Ancient Monuments

History on the Ground

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Unenclosed stone hut settlement south-west of Gutter Tor

A Scheduled Monument in Sheepstor, Devon

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Latitude: 50.4811 / 50°28'52"N

Longitude: -4.0097 / 4°0'34"W

OS Eastings: 257512.834496

OS Northings: 66520.869387

OS Grid: SX575665

Mapcode National: GBR Q3.01W1

Mapcode Global: FRA 27HS.FQ3

Entry Name: Unenclosed stone hut settlement south-west of Gutter Tor

Scheduled Date: 22 October 1991

Source: Historic England

Source ID: 1012239

English Heritage Legacy ID: 10598

County: Devon

Civil Parish: Sheepstor

Traditional County: Devon

Lieutenancy Area (Ceremonial County): Devon


Low stone walls or banks enclosing a circular internal floor area form the
remains of timber and turf or thatch-roofed dwellings occupied by farmers of
the prehistoric period. They may occur singly or in larger groups and were
sometimes built within a surrounding boundary bank or enclosure. On Dartmoor
the long tradition of building stone-based round houses can be traced back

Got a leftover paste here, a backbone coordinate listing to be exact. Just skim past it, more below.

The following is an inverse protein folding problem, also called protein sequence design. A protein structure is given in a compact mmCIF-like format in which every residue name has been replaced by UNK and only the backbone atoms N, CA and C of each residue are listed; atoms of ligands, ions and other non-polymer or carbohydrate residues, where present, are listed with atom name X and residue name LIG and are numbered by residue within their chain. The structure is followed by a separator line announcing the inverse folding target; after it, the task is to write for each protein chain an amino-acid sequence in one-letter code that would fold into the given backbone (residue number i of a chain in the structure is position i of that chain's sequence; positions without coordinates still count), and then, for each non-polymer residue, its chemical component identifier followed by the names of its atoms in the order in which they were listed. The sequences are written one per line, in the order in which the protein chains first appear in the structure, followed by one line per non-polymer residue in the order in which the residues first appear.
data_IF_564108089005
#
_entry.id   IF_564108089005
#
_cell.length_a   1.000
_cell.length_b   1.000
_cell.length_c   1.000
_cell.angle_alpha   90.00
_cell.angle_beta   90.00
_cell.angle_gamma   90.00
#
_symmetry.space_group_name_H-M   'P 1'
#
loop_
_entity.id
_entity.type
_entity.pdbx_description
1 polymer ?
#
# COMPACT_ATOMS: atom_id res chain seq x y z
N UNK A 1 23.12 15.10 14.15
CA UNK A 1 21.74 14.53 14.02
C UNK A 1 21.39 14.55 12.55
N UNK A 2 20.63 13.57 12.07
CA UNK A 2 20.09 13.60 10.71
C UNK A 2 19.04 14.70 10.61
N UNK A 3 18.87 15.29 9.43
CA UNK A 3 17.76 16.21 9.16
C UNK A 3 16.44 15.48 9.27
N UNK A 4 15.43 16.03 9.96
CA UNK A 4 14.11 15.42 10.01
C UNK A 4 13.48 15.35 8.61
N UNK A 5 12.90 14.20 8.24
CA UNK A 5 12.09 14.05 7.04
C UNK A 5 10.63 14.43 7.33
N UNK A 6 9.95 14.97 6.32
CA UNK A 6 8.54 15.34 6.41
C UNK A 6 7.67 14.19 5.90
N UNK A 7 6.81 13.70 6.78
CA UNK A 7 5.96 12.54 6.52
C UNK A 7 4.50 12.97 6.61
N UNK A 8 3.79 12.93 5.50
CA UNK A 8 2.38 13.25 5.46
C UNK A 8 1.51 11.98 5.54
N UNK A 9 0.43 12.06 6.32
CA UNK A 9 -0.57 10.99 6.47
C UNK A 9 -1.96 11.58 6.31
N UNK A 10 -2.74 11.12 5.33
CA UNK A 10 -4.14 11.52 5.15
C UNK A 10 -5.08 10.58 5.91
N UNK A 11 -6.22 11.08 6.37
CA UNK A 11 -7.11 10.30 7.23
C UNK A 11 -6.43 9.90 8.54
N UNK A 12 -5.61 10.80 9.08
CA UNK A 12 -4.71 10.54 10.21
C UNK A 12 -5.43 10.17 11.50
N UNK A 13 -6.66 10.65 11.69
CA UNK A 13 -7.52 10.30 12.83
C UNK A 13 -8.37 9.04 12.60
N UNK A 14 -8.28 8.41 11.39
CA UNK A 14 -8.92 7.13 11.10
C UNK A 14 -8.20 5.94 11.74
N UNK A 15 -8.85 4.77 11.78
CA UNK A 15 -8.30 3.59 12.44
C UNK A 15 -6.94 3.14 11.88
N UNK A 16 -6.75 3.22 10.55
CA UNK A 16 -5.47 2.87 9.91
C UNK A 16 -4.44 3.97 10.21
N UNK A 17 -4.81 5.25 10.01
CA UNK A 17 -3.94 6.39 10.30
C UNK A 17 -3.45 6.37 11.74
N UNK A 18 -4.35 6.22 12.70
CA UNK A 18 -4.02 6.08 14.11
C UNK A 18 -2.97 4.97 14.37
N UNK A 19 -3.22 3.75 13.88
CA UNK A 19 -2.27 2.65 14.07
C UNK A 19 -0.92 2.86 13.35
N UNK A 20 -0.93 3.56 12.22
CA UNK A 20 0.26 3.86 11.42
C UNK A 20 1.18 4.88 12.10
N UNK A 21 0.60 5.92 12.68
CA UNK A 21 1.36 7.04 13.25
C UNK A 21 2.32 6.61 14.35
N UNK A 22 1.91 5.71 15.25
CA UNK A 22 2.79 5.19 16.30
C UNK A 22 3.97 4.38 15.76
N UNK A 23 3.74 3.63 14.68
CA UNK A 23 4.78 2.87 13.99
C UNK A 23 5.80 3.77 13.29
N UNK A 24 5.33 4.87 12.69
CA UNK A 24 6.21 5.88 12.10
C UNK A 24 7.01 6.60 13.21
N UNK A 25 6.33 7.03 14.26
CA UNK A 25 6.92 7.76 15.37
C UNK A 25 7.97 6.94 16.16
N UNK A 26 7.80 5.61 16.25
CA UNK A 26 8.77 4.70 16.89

to the second millennium BC, probably from 1700 BC onwards.
This unenclosed hut settlement south-west of Gutter Tor consists of six hut
circles terraced into the south-facing slope some 500m from the tor. The
group is orientated broadly north-west/south-east; four huts are single and
two are joined together. The huts range from 7.5m to 10.5m in diameter and
the walls, built of small stones and earth, range from 1.5m to 3m in
thickness and from 0.5 to 1.5m in height. There are entrances in the
southern sides of the huts, one retains its jambs.

The site of the monument is shown on the attached map extract.
It includes a 2 metre boundary around the archaeological features,
considered to be essential for the monument's support and preservation.

Source: Historic England

Reasons for Scheduling

Dartmoor is the largest expanse of open moorland in Southern Britain and
because of exceptional conditions of preservation, it is also one of the
most complete examples of an upland relict landscape in the whole country.
The great wealth and diversity of archaeological remains provides direct
evidence for human exploitation of the Moor from the early prehistoric
period onwards. The well-preserved and often visible relationship between
settlement sites, major land boundaries, trackways, ceremonial and funerary
monuments as well as later industrial remains, gives significant insights
into successive changes in the pattern of land use through time.
This site south-west of Gutter Tor is a well-preserved example of an
unenclosed hut settlement and provides important evidence of how early
farming and stock-rearing communities lived on the Moor.

Source: Historic England


SX 56 NE 045,

Source: Historic England

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